Our goal is to find a matrix such that the synchronization stability can be improved most. In a similar way, the efficient local control of subnetwork ‘b’ is achieved by finding an efficient communication network matrix . Finally, the efficient global control of generators is achieved by building a communication network matrix such that generators in subnetwork ‘a’ can communicate with generators in subnetwork ‘b’, see Fig. 4 (the red dashed links). In the following, we only present the stability analysis with the local control in subnetwork ‘a’ (see Supplementary Information S5 for the details).

Equation (14) is rewritten as

where is a constant mechanical power input.

With similar analysis as we did for the self-feedback control and by setting the variables as in equation (6), we obtain an equation analogous to equation (7) for variables **X**_{1} and **X**_{2} as follows:

The local feedback control matrix **K** is defined as

where

for *i*, , and denotes the communication matrix in subnetwork ‘a’; **K**^{aa} is the Laplacian matrix similar to the matrix **C**.

The analysis here can be processed in the same way as that in the self-feedback control. However, the main difference between the two strategies is that in the self-feedback control strategy, **K**^{aa} is a diagonal matrix, while in the local control strategy, **K**^{aa} is a Laplacian matrix with the eigenvalues . The number of zero eigenvalues depends on the number of components in the communication subnetwork ‘a’.

By diagonalizing the matrix **C** + **K**, we obtain the matrix **L** as

The synchronization stability is determined by the eigenvalues of **L**,

Again, we denote the real part of *λ*_{±,i} as Λ_{i}, the maximum of which as Λ_{max}, and . The condition Λ_{i} < 0 is always satisfied because *λ*_{CK,i} > 0 is always satisfied. If Δ_{i} > 0, Λ_{i} decreases with the increase of *λ*_{CK,i}. Therefore, in order to improve the synchronization stability, the communication links have to be chosen such that Λ_{max} is minimized or equivalently, *λ*_{CK,2} is maximized.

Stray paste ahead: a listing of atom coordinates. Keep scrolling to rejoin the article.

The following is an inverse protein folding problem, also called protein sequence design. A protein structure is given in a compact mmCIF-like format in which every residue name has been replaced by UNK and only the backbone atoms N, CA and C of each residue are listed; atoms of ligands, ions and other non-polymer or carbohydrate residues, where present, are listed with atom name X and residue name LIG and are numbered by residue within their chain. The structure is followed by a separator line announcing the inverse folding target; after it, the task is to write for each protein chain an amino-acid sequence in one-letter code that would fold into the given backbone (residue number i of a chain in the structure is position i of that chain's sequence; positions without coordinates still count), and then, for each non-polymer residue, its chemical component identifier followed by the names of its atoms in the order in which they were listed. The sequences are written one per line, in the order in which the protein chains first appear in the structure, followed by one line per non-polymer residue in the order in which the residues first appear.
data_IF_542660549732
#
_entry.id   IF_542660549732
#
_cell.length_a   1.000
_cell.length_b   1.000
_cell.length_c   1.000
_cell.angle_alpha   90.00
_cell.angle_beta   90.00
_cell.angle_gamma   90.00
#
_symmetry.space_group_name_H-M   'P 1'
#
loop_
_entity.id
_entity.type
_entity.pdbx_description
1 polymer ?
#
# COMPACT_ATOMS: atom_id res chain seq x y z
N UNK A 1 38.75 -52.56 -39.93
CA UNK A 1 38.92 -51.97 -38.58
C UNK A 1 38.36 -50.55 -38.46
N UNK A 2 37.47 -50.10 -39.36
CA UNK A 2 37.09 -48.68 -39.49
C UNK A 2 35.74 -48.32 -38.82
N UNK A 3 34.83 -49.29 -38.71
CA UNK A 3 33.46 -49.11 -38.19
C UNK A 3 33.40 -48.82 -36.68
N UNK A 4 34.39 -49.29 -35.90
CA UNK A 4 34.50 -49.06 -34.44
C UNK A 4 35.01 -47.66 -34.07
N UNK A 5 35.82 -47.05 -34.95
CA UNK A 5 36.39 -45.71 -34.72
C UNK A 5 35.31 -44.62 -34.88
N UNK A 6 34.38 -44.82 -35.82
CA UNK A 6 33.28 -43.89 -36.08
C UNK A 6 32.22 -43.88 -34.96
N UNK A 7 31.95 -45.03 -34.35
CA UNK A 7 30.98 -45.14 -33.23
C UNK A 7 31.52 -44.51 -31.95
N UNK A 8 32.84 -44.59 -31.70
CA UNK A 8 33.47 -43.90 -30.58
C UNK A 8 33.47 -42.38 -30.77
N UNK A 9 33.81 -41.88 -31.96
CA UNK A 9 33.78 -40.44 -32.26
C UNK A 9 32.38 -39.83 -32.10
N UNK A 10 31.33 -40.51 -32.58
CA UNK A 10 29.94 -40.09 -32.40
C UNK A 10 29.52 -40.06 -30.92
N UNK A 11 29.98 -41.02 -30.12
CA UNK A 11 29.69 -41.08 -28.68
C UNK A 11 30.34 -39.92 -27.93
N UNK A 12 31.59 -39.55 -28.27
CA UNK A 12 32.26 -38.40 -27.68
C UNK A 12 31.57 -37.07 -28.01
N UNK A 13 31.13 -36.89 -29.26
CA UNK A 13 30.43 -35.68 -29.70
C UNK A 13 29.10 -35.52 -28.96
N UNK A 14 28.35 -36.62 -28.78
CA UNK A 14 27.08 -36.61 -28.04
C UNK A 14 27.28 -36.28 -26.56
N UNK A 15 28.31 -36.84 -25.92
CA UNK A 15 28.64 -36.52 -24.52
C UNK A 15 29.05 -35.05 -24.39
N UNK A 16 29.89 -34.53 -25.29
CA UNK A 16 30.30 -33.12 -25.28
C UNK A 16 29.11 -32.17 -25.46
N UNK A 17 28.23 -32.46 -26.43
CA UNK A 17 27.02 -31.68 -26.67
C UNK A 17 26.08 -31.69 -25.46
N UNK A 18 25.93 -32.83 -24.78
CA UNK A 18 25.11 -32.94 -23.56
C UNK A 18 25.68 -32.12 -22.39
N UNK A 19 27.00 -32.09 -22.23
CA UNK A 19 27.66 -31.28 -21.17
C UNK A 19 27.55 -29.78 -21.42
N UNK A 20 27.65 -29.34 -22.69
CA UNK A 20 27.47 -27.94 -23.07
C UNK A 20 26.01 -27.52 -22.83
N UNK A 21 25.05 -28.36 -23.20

If a global control of generators is implemented, a global communication matrix that connects generators in subnetwork ‘a’ with generators in subnetwork ‘b’ is established. Then, the matrix is defined as:

for , . The control matrix **K** can be defined from the relation to (see Supplementary Information S5).

As an example, we used the network structure of the power grid in eastern Japan^{5}, and built the local communication network in subnetwork ‘a’ (Tokyo), subnetwork ‘b’ (Tohoku), and the global communication network, respectively, by following the algorithm in Supplementary Information S5. In Fig. 5, we compared the largest real part of the eigenvalues Λ_{max} with the local control strategy of subnetwork ‘a’ (crosses), that of subnetwork ‘b’ (squares), and the global control of the entire network (circles) for different feedback gains with *γ* = 0.2, 0.4, and 0.6, which are assumed to be the same for all the generators, i.e., *γ*_{a,i} = *γ*_{b,i} = *γ*_{ab,i} = *γ* for . The total number of the communication links is set as 10. Figure 5 shows that Λ_{max} decreases as the number of communication links increases with all the control strategies that we tested. In particular, the global control of generators located at different subnetworks is most efficient, while the local control of generators in subnetwork ‘a’ is more efficient than that in subnetwork ‘b’.

In Fig. 6, we show the local communication network built in subnetwork ‘Tokyo’ ((a)), that in subnetwork ‘Tohoku’ ((b)), and the global communication network that connects generators in the different two subnetworks ((c)), respectively. We find that for the local-feedback control strategy (Fig. 6(a,b)), the communication networks are centralized where hub controllers are formed. This can be easily understood since the appearance of hub nodes benefits the communication among nodes, as has been observed in other dynamical processes, such as the spread of message and infectious diseases. For the global control strategy (Fig. 6(c)), we observe that most of the communication links are those whose end nodes are spatially distant.

## Enhancement of synchronization stability by changing the interlinks